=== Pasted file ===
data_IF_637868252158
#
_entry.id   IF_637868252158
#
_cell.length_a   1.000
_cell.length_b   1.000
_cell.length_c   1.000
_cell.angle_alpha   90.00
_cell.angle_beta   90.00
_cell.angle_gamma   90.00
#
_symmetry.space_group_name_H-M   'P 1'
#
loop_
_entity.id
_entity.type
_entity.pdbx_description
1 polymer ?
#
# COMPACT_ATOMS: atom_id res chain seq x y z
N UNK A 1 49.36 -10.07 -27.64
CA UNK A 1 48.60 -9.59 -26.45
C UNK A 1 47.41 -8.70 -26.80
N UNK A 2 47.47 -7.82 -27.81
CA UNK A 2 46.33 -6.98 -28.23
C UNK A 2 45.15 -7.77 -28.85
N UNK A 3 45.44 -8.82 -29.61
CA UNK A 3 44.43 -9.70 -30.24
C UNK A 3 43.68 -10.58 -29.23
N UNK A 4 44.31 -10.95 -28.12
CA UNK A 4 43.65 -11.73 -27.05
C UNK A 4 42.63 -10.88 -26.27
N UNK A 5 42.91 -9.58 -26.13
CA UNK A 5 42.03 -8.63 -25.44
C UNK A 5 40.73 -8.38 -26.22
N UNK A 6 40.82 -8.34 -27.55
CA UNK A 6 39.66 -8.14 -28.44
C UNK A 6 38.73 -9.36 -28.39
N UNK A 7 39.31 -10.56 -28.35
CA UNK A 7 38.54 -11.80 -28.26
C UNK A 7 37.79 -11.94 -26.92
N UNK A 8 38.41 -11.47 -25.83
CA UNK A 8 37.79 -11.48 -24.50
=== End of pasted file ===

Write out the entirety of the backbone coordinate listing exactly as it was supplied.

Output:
data_IF_637868252158
#
_entry.id   IF_637868252158
#
_cell.length_a   1.000
_cell.length_b   1.000
_cell.length_c   1.000
_cell.angle_alpha   90.00
_cell.angle_beta   90.00
_cell.angle_gamma   90.00
#
_symmetry.space_group_name_H-M   'P 1'
#
loop_
_entity.id
_entity.type
_entity.pdbx_description
1 polymer ?
#
# COMPACT_ATOMS: atom_id res chain seq x y z
N UNK A 1 49.36 -10.07 -27.64
CA UNK A 1 48.60 -9.59 -26.45
C UNK A 1 47.41 -8.70 -26.80
N UNK A 2 47.47 -7.82 -27.81
CA UNK A 2 46.33 -6.98 -28.23
C UNK A 2 45.15 -7.77 -28.85
N UNK A 3 45.44 -8.82 -29.61
CA UNK A 3 44.43 -9.70 -30.24
C UNK A 3 43.68 -10.58 -29.23
N UNK A 4 44.31 -10.95 -28.12
CA UNK A 4 43.65 -11.73 -27.05
C UNK A 4 42.63 -10.88 -26.27
N UNK A 5 42.91 -9.58 -26.13
CA UNK A 5 42.03 -8.63 -25.44
C UNK A 5 40.73 -8.38 -26.22
N UNK A 6 40.82 -8.34 -27.55
CA UNK A 6 39.66 -8.14 -28.44
C UNK A 6 38.73 -9.36 -28.39
N UNK A 7 39.31 -10.56 -28.35
CA UNK A 7 38.54 -11.80 -28.26
C UNK A 7 37.79 -11.94 -26.92
N UNK A 8 38.41 -11.47 -25.83
CA UNK A 8 37.79 -11.48 -24.50